CIHR-IHDCYH Youth Advisory Council Frequently Asked Questions

Have a question about IHDCYH’s youth advisory council? Please read the frequently asked questions and answers below. If you don’t find an answer to your question, feel free to contact us at

  • What is the Institute of Human Development, Child and Youth Health?

    The Institute of Human Development, Child and Youth Health (IHDCYH) funds and promotes research that addresses illness and promotes the developmental, physical and mental well-being of Canadian infants, children, youth, parents and families in Canada and throughout the world.

    IHDCYH is part of the Canadian Institutes of Health Research (CIHR). CIHR is Canada's federal funding agency for health research. Composed of 13 Institutes, CIHR collaborates with partners and researchers to support the discoveries and innovations that improve our health and strengthen our health care system.

  • What is the youth advisory council?

    IHDCYH’s youth advisory council is a group of diverse young Canadians from across Canada between 12-25 years old, who are passionate about well-being, health and/or health research (this may include lived experience as a patient or caregiver). The council brings the youth voice directly into CIHR conversations about health, health research, and priority development.
  • Do I need any specific experience to apply to join the council?

    Not at all! Council members are youth who are interested in learning more about health research in Canada and want to share their ideas and opinions about various health and well-being issues and topics that affect their lives, their families and their communities. You do not need to have any training or experience in research or medical/health related settings. IHDCYH values a diversity of backgrounds on the council, including lived experience, as well as academic and professional or volunteer experience.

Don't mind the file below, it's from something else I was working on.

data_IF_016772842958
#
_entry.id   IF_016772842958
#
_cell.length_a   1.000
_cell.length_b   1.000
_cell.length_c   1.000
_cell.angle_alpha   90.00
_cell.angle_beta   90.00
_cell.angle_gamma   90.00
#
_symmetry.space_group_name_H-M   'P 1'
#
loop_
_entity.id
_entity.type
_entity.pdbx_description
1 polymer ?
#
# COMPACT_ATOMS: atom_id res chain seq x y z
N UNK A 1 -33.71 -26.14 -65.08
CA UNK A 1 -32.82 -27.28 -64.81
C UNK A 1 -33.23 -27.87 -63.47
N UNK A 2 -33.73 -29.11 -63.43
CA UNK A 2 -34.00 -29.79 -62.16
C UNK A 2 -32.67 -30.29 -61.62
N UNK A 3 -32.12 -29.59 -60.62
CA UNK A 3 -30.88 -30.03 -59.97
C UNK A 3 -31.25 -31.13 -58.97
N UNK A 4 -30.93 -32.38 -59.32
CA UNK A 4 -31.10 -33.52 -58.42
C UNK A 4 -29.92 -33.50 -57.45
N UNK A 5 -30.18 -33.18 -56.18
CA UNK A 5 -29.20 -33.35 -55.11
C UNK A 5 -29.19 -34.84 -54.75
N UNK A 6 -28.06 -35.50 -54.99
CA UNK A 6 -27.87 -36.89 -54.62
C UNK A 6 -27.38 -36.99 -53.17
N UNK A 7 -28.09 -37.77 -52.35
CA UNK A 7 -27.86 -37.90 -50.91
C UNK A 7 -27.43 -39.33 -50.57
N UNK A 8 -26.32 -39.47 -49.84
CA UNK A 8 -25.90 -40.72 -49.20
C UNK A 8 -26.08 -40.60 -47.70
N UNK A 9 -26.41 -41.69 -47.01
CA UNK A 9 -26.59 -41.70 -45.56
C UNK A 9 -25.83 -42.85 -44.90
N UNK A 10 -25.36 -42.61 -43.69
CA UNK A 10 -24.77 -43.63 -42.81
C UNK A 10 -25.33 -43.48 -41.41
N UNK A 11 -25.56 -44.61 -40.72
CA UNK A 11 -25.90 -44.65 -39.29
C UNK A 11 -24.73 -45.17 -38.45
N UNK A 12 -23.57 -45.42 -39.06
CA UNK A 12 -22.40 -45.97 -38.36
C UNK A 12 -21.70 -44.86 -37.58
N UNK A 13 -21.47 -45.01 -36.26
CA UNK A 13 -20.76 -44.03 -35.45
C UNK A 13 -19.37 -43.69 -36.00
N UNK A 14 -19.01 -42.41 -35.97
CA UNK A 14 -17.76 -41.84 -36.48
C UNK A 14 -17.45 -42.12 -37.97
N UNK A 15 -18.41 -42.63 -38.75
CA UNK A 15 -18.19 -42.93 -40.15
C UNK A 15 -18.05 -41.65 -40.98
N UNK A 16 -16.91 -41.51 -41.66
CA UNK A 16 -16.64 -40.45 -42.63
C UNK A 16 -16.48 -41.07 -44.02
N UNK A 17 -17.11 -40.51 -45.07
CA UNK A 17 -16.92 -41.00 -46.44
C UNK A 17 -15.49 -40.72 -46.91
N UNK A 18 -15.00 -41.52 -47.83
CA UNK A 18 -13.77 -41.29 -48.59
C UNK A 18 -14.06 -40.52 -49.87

• What kind of activities do council members participate in?

    At regular council meetings, members will share updates on what they’re working on (on and outside of the council), engage in learning and conversation with guest speakers from CIHR, other Government of Canada departments, Institute partners, and more. Members discuss health research issues relevant to IHDCYH’s community, bringing their youth perspective as well as other experiences to the conversation. Members may be offered opportunities to represent the Institute at events and presentations, participate in working groups, and contribute to discussions and resource-sharing outside of regular council meetings.

    Council members share their perspectives through engaging in conversations about health issues that impact their lives and their communities.

  • What is the time commitment for council members?

    We estimate the time commitment is about 3-5 hours per month, on average. This includes council meeting time, and may change from month to month depending on what activities each members is involved in or leading.
  • How many members are on the council?

    The council includes at least 12 members to ensure a diversity of viewpoints.